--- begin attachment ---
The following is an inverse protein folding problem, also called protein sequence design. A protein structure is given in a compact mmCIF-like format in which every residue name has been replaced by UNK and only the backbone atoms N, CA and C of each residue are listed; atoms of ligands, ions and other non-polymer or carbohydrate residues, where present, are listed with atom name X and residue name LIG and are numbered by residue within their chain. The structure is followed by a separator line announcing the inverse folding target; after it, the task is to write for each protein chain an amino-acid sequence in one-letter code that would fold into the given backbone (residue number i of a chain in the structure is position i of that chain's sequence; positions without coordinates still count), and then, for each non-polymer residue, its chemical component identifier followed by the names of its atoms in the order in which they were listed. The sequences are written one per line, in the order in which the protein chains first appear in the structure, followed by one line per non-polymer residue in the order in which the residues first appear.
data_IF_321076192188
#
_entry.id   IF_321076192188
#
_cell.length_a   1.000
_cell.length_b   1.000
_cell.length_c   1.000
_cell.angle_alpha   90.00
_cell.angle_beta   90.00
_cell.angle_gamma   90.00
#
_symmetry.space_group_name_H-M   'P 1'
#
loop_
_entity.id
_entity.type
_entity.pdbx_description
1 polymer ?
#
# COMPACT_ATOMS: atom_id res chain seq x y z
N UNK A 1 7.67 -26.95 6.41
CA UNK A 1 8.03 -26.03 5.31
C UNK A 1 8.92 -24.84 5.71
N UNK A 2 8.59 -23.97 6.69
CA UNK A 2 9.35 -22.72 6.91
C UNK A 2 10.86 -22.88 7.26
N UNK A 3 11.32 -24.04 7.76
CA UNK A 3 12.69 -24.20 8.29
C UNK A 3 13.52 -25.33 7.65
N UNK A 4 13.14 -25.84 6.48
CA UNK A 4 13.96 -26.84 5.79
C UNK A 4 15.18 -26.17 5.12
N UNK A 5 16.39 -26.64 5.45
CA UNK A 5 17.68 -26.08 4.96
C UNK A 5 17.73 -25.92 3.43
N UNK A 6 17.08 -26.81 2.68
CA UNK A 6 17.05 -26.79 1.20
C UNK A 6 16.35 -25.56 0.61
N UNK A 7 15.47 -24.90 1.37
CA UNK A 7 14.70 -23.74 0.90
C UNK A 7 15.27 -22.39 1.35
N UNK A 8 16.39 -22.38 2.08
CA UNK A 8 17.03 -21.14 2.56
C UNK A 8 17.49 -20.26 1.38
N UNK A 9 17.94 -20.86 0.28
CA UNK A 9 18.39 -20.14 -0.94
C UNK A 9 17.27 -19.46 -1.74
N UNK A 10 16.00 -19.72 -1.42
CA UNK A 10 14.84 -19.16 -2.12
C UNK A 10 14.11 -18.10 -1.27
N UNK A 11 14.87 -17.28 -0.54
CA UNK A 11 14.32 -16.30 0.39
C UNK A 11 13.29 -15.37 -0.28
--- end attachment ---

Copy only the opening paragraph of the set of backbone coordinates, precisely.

The following is an inverse protein folding problem, also called protein sequence design. A protein structure is given in a compact mmCIF-like format in which every residue name has been replaced by UNK and only the backbone atoms N, CA and C of each residue are listed; atoms of ligands, ions and other non-polymer or carbohydrate residues, where present, are listed with atom name X and residue name LIG and are numbered by residue within their chain. The structure is followed by a separator line announcing the inverse folding target; after it, the task is to write for each protein chain an amino-acid sequence in one-letter code that would fold into the given backbone (residue number i of a chain in the structure is position i of that chain's sequence; positions without coordinates still count), and then, for each non-polymer residue, its chemical component identifier followed by the names of its atoms in the order in which they were listed. The sequences are written one per line, in the order in which the protein chains first appear in the structure, followed by one line per non-polymer residue in the order in which the residues first appear.